The upcoming winter session of the Parliament will see an interesting proposal by men’s rights organisation coming up for discussion. The Saving Men from Intimate Terror Act 2012, or SMITA in short, has been drafted to protect men and boys from domestic violence from their spouse, girlfriends and parents.
A joint initiative by the Indian Social Awareness and Activism Forum (INSAAF) and Confidare Research, this act will be petitioned in the Rajya Sabha.
Arnab Ganguly of INSAAF, and Virag Dhulia, head of Gender Studies, Confidare Research, say they have identified various forms of violence/abuse faced by men and boys like physical abuse, emotional abuse, verbal abuse, legal abuse, economic abuse, sexual abuse and they see that there no law in India [ Images ] that specifically caters to the needs and issues of men or one that is drafted from an understanding of men’s problems.
“Every year more 6,2000 married men are committing suicide in the country. Often we hear news of men committing suicide after the police forces them to stay with their abusive wives, else the police threaten them with arrest. There is no social acceptance of a harassed and victimised man. Often when men share their problems, they are ridiculed and belittled by society. Hence society and the government need to understand this, and for it this law is required,” they add.
INSAAF and Confidate Research have come across various forms of abuse against men by the opposite sex and have classified them accordingly:
Physical abuse: Husbands and male partners have presented serious evidence of being scratched, punched, bit, things thrown at them by their female partners apart from attacks with deadly instruments. In the absence of a legal system to protect men from physical violence, these victims get little or no medical care or attention and are even unable to speak of their physical wounds due to the unavailability of a law to protect them from abuse.
Emotional abuse: Demands to forcefully separate the husband from his parents and family, demand for separate residence, threat of police action and legal recourse if the wife’s demands are not met, were some of the commonly seen tactics of emotional abuse. Also, constant non-cooperation of the wife or the female partner in the smooth running of a family was another commonly seen tactic which was used to abuse husbands in case of non-fulfillment of the demands of the wife.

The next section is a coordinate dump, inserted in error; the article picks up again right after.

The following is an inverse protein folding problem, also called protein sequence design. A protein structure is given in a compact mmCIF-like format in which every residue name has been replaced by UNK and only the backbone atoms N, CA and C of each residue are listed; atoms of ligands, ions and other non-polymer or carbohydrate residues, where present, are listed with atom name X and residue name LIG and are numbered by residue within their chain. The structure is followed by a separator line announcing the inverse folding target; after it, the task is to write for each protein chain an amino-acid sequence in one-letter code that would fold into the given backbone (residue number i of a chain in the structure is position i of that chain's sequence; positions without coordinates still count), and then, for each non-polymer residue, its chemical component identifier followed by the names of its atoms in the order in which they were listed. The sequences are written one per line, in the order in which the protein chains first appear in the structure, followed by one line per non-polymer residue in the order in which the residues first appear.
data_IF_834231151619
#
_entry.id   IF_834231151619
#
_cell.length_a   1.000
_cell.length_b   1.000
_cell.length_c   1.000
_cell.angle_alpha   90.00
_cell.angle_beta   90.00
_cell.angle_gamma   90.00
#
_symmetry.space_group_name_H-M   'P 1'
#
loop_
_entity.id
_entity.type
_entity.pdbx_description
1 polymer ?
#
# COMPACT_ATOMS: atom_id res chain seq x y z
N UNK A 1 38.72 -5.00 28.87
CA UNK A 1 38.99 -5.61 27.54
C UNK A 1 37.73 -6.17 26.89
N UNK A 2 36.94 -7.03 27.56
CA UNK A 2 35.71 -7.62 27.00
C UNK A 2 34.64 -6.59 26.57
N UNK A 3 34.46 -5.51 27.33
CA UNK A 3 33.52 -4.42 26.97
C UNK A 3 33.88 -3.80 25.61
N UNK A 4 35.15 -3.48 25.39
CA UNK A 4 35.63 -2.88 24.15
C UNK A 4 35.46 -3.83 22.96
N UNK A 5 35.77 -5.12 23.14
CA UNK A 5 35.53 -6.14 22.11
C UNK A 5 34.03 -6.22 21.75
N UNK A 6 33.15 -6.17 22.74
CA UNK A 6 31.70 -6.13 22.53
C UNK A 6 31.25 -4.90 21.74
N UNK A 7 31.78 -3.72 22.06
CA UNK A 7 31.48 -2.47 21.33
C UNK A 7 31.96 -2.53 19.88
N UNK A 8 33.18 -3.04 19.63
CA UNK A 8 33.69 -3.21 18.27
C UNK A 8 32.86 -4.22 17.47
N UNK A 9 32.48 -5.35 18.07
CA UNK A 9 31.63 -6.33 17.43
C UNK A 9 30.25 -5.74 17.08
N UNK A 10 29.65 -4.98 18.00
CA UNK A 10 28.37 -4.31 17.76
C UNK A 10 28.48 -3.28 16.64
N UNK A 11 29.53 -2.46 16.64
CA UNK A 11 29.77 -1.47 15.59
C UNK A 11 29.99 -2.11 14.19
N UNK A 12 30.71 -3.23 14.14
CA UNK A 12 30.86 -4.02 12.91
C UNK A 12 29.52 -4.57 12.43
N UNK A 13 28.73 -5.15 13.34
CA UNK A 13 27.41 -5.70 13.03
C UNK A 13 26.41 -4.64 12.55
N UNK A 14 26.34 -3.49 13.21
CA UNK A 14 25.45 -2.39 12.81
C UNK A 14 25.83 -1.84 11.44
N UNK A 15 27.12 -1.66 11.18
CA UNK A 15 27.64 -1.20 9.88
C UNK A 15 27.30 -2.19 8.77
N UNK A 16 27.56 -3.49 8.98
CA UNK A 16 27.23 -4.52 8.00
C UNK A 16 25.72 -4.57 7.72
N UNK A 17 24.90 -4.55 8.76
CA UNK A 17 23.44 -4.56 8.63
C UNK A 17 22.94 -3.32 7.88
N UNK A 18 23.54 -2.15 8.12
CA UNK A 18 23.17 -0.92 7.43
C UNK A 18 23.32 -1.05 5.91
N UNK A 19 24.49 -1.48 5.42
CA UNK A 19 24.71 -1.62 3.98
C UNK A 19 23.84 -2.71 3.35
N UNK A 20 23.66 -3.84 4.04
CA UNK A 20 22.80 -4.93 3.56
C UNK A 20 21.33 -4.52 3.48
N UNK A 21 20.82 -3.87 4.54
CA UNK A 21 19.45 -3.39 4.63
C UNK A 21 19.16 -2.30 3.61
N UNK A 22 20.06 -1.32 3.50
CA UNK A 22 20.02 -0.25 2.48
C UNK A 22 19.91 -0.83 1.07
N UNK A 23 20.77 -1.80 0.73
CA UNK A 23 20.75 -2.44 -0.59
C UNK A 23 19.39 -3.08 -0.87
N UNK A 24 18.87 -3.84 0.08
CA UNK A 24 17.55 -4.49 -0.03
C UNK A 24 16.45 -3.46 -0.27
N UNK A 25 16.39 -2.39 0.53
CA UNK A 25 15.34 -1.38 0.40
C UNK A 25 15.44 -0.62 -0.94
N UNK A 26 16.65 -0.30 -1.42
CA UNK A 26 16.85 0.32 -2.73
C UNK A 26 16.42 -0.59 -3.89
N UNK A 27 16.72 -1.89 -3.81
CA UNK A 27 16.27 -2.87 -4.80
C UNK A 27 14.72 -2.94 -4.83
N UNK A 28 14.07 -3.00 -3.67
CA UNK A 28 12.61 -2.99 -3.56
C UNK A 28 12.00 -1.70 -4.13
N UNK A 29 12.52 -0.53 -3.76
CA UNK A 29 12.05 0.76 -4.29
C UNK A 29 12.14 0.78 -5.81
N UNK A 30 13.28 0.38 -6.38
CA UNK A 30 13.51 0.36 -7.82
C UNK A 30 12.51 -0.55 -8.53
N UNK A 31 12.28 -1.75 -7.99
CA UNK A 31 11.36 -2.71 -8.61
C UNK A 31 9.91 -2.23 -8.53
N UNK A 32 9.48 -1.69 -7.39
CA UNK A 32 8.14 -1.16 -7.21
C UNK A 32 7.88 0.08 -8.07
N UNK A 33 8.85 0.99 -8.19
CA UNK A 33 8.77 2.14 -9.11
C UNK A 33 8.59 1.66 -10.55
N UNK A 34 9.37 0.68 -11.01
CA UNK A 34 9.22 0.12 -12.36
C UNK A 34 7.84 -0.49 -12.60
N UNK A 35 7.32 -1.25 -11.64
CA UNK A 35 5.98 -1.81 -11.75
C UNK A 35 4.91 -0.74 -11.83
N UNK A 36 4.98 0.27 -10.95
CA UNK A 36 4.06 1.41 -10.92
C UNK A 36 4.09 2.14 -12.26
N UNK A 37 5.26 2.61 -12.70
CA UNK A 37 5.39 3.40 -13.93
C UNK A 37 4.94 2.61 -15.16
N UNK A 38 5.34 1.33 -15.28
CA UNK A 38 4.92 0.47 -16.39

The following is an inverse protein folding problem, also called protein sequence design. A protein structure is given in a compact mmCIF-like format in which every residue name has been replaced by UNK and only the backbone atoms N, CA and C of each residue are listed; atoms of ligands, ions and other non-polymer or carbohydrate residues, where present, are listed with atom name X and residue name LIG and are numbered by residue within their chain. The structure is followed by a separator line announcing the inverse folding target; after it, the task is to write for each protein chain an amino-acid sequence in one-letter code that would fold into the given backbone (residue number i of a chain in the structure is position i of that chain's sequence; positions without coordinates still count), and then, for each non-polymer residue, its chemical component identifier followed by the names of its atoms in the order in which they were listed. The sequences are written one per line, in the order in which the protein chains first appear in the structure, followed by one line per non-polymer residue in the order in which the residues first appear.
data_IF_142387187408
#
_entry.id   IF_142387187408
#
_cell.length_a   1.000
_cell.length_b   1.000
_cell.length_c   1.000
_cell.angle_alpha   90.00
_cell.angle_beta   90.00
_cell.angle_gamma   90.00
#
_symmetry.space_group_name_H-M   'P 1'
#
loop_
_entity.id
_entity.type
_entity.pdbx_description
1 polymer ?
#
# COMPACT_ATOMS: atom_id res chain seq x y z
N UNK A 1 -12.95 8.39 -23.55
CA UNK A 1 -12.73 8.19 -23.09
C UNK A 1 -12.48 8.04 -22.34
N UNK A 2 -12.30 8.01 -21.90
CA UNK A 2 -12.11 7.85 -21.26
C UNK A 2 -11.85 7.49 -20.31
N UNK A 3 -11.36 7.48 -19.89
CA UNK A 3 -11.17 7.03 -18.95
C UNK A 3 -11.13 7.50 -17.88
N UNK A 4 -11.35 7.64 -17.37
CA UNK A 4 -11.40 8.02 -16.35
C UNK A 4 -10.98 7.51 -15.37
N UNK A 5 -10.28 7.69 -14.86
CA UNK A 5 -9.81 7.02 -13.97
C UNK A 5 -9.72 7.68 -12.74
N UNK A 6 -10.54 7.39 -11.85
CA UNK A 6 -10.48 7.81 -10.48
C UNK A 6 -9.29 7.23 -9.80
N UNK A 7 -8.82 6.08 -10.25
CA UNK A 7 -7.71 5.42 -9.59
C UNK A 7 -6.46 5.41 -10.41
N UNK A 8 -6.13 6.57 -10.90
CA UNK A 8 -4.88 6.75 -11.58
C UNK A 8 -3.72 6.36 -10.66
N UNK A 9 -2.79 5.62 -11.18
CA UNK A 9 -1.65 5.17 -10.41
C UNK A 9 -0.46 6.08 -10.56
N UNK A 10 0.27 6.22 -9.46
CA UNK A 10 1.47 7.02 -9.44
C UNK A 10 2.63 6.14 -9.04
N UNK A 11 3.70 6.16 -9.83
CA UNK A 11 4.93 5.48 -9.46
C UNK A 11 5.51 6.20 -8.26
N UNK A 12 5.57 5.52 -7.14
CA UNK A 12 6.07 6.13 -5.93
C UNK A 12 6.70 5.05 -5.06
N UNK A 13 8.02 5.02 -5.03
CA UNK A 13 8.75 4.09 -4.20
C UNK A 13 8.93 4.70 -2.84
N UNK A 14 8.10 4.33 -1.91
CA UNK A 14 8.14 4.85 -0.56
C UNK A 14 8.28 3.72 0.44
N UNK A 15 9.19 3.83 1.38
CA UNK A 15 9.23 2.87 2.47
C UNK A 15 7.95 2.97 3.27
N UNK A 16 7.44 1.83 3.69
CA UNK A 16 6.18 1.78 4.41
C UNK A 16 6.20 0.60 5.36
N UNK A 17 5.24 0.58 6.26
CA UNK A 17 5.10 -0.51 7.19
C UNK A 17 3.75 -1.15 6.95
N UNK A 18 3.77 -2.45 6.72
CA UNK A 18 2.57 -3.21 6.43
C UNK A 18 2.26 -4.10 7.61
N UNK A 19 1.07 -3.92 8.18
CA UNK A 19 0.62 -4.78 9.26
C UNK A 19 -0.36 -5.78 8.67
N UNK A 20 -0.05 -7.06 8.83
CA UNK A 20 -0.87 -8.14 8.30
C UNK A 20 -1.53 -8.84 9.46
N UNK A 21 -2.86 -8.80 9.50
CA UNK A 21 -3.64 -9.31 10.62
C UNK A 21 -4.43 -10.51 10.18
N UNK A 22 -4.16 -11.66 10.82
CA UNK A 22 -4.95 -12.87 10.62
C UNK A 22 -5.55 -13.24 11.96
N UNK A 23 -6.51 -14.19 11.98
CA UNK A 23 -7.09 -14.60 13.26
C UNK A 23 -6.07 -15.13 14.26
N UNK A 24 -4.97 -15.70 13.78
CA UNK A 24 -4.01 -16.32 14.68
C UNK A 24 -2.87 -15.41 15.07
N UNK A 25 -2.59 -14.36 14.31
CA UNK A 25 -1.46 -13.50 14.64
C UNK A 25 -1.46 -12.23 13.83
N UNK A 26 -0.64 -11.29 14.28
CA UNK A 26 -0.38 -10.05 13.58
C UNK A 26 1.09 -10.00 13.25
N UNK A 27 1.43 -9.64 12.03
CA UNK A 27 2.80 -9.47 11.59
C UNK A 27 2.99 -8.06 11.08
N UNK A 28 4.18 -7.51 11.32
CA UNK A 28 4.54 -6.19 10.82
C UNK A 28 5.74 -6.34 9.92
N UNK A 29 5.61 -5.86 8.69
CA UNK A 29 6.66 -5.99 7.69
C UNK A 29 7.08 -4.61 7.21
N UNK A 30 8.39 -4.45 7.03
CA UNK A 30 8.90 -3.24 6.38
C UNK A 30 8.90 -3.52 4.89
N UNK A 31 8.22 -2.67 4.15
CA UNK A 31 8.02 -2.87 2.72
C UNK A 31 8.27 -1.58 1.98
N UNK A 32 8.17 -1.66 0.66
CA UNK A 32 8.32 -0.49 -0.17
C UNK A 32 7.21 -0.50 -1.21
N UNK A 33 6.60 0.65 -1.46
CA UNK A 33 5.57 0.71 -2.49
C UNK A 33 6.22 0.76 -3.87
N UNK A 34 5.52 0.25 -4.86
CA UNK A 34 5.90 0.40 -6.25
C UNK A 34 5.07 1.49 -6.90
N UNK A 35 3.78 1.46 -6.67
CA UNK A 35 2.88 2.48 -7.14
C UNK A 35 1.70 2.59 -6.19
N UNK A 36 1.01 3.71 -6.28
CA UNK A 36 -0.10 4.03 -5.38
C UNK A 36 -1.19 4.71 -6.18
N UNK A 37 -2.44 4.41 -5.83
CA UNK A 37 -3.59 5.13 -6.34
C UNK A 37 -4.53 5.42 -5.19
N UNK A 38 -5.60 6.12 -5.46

Verbal abuse: Calling husbands and male partners derogatory names with an intent to demean and hurt. Names like “impotent”, “spineless”, “hijra (eunuch)” have most commonly come up and were verbal abuses that were levelled against husbands and male partners with an intent to cause pain and ignominy.
Legal abuse: The acts of misusing the state machinery by the wife or female partner for coercing the husband or the male partner to abide by their demands. Common among these are the misuse of IPC 498a , DV act 2005, rape/molestation laws, denying child custody on event of separation and maintenance laws.
Economic abuse: Constant irrational demands on the husband for purchase of jewellery, real estate, expensive clothing, automobiles, restaurant hospitality, feminine beauty products and demands for payments to family members of the wife’s family were also noted.When the husband or the male partner was unable to meet the financial demands of the female partner, they were subjected to further emotional and physical abuse.
Sexual abuse: Using consensual physical relations to coerce a man for either financial payments and/or forced marriage, threatening to file cases of rape and molestation after consensual physical relations, forcing men to start families against their will and denying physical relation in a matrimonial relation if irrational and unreasonable demands are not fulfilled were some examples.
INSAAF’s study has also has taken into account the scale and propensity of abuse of the husbands and males partners in India and compared that to worldwide abuse numbers. “We have concluded that in more than 50 per cent of cases wives and females also initiated fights which led to attacks on their male partners,” Dhulia says.
He adds that they are hopeful that some action will be taken after the Rajya Sabha discusses this issue. “In August we met with at least 40 members of Parliament who echoed our concerns and felt the need of such an Act.”
The draft bill was sent as a petition to the Rajya Sabha by the NGOs, following which an acknowledgement was sent to the petitioners, paving the way for a discussion on it in the Upper House.